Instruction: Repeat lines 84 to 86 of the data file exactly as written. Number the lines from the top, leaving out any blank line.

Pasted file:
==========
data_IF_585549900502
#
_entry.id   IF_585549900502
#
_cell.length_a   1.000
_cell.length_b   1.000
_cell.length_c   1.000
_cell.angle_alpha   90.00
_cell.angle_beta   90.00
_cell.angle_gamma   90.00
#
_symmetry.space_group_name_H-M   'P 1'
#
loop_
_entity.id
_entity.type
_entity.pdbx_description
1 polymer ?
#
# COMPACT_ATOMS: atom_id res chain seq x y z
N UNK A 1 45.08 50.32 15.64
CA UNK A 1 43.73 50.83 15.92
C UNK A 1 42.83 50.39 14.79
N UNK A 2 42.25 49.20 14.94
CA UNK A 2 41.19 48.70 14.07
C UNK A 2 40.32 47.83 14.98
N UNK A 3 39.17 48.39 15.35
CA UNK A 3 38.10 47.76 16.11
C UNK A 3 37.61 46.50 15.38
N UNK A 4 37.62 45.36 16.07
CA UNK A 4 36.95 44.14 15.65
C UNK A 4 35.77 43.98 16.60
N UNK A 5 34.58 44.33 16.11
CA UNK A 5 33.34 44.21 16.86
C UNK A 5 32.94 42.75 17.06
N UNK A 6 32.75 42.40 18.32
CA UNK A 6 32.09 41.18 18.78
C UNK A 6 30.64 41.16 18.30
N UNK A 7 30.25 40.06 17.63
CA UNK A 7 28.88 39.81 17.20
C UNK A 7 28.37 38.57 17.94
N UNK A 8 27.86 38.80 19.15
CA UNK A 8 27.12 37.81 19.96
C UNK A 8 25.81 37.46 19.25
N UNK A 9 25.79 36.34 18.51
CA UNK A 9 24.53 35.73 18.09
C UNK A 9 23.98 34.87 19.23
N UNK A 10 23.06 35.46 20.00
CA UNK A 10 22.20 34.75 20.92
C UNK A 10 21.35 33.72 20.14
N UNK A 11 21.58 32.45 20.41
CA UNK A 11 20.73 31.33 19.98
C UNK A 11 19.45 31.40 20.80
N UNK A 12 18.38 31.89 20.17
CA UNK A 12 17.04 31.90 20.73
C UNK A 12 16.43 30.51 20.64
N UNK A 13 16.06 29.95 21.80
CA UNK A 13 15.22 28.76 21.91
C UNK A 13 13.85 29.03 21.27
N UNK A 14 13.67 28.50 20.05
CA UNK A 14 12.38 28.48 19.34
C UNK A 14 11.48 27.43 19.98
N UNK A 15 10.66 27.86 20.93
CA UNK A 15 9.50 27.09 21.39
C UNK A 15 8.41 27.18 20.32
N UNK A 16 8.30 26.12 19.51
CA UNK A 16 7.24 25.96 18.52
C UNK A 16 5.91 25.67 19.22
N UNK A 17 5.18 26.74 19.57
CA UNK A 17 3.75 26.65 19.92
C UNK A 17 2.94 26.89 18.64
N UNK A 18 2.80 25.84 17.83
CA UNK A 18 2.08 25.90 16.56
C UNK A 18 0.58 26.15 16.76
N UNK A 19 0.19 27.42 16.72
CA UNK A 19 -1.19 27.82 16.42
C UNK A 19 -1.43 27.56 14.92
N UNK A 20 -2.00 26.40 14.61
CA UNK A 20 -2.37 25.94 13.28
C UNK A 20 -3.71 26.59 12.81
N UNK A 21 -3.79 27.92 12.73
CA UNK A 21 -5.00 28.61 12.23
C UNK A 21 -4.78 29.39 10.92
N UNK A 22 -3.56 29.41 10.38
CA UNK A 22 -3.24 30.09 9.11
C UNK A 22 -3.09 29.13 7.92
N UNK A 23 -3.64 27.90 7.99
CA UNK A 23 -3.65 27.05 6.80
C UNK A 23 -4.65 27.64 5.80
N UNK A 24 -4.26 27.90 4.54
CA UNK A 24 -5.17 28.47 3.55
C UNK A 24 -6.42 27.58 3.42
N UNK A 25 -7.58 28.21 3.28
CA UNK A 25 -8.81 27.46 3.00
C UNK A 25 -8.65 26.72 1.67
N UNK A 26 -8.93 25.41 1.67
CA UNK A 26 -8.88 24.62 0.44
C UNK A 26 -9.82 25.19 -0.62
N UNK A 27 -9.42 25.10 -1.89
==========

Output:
N UNK A 22 -3.56 29.41 10.38
CA UNK A 22 -3.24 30.09 9.11
C UNK A 22 -3.09 29.13 7.92